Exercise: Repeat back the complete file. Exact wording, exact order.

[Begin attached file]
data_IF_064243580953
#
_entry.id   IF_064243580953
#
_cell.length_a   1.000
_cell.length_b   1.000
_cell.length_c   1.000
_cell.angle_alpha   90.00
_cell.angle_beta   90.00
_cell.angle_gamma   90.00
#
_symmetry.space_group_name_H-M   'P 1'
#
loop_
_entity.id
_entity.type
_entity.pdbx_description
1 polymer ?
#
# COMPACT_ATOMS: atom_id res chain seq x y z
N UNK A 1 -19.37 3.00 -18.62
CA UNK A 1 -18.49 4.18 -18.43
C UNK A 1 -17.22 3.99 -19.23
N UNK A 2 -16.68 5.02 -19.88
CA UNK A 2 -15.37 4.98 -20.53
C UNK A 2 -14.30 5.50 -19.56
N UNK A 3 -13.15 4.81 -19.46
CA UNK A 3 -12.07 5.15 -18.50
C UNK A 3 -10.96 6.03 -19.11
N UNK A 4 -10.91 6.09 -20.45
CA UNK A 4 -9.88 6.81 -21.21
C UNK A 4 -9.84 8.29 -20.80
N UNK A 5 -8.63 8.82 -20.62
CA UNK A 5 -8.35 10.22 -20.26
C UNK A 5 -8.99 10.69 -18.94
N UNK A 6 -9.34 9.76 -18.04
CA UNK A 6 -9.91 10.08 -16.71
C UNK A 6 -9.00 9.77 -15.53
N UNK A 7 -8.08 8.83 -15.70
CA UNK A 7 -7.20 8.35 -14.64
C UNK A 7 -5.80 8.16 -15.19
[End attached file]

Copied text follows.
data_IF_064243580953
#
_entry.id   IF_064243580953
#
_cell.length_a   1.000
_cell.length_b   1.000
_cell.length_c   1.000
_cell.angle_alpha   90.00
_cell.angle_beta   90.00
_cell.angle_gamma   90.00
#
_symmetry.space_group_name_H-M   'P 1'
#
loop_
_entity.id
_entity.type
_entity.pdbx_description
1 polymer ?
#
# COMPACT_ATOMS: atom_id res chain seq x y z
N UNK A 1 -19.37 3.00 -18.62
CA UNK A 1 -18.49 4.18 -18.43
C UNK A 1 -17.22 3.99 -19.23
N UNK A 2 -16.68 5.02 -19.88
CA UNK A 2 -15.37 4.98 -20.53
C UNK A 2 -14.30 5.50 -19.56
N UNK A 3 -13.15 4.81 -19.46
CA UNK A 3 -12.07 5.15 -18.50
C UNK A 3 -10.96 6.03 -19.11
N UNK A 4 -10.91 6.09 -20.45
CA UNK A 4 -9.88 6.81 -21.21
C UNK A 4 -9.84 8.29 -20.80
N UNK A 5 -8.63 8.82 -20.62
CA UNK A 5 -8.35 10.22 -20.26
C UNK A 5 -8.99 10.69 -18.94
N UNK A 6 -9.34 9.76 -18.04
CA UNK A 6 -9.91 10.08 -16.71
C UNK A 6 -9.00 9.77 -15.53
N UNK A 7 -8.08 8.83 -15.70
CA UNK A 7 -7.20 8.35 -14.64
C UNK A 7 -5.80 8.16 -15.19